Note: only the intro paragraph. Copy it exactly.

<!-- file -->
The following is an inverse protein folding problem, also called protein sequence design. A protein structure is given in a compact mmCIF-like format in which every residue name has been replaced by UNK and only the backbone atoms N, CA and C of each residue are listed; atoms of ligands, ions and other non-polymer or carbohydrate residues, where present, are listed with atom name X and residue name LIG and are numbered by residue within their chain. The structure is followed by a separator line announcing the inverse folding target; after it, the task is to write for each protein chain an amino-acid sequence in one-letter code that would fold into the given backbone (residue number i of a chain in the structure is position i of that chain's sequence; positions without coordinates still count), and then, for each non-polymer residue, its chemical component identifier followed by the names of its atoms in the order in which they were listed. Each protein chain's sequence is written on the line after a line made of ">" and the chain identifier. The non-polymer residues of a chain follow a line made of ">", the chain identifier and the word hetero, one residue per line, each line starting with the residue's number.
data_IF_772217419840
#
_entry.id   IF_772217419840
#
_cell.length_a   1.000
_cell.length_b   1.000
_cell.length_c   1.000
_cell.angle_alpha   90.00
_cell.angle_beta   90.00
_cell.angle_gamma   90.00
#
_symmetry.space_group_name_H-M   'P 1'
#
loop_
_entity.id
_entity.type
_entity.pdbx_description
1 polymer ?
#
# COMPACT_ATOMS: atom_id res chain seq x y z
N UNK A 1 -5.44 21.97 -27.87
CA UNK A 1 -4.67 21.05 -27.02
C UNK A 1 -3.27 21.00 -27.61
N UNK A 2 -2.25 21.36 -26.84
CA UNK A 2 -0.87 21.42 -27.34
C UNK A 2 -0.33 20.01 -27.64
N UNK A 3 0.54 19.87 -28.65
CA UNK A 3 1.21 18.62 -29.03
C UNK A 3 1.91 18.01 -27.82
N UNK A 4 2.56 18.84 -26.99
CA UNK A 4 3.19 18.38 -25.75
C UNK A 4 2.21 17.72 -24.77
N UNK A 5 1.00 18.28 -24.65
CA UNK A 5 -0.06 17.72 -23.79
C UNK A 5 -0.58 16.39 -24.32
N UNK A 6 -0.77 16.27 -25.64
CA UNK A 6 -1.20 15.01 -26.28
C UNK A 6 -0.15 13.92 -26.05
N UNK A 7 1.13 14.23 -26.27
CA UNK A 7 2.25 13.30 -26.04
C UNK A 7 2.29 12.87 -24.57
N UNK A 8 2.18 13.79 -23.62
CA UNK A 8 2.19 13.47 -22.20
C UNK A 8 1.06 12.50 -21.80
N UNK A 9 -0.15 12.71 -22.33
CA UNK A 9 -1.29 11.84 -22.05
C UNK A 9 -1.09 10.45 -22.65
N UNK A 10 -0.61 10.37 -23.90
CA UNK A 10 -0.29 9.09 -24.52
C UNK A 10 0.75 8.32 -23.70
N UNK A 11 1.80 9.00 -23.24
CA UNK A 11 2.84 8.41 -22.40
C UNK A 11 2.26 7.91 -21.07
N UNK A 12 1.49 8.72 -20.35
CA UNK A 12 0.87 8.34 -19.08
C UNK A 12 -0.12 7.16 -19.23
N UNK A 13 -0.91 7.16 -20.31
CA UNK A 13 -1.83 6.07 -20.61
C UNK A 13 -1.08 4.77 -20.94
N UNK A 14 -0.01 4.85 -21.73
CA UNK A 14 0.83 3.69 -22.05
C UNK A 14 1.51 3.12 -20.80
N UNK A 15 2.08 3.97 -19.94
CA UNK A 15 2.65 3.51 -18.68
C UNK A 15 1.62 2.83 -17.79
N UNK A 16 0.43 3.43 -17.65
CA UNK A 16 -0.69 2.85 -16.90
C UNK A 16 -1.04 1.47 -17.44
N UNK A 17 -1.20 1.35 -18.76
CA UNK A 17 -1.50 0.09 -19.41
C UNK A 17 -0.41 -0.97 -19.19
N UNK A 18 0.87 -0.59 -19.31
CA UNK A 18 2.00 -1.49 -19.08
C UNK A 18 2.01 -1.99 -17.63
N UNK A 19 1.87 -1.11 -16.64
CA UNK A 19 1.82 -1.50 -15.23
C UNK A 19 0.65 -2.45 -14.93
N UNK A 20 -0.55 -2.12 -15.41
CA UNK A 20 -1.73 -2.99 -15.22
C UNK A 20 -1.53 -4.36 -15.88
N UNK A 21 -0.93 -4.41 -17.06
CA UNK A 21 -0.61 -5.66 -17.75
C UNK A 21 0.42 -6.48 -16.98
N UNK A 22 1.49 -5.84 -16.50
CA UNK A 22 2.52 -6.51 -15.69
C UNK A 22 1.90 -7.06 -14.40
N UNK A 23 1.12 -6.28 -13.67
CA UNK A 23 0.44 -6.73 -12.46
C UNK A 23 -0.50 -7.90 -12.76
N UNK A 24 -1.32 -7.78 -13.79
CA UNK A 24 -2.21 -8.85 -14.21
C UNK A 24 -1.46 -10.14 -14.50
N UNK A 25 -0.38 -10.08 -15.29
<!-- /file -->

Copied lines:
The following is an inverse protein folding problem, also called protein sequence design. A protein structure is given in a compact mmCIF-like format in which every residue name has been replaced by UNK and only the backbone atoms N, CA and C of each residue are listed; atoms of ligands, ions and other non-polymer or carbohydrate residues, where present, are listed with atom name X and residue name LIG and are numbered by residue within their chain. The structure is followed by a separator line announcing the inverse folding target; after it, the task is to write for each protein chain an amino-acid sequence in one-letter code that would fold into the given backbone (residue number i of a chain in the structure is position i of that chain's sequence; positions without coordinates still count), and then, for each non-polymer residue, its chemical component identifier followed by the names of its atoms in the order in which they were listed. Each protein chain's sequence is written on the line after a line made of ">" and the chain identifier. The non-polymer residues of a chain follow a line made of ">", the chain identifier and the word hetero, one residue per line, each line starting with the residue's number.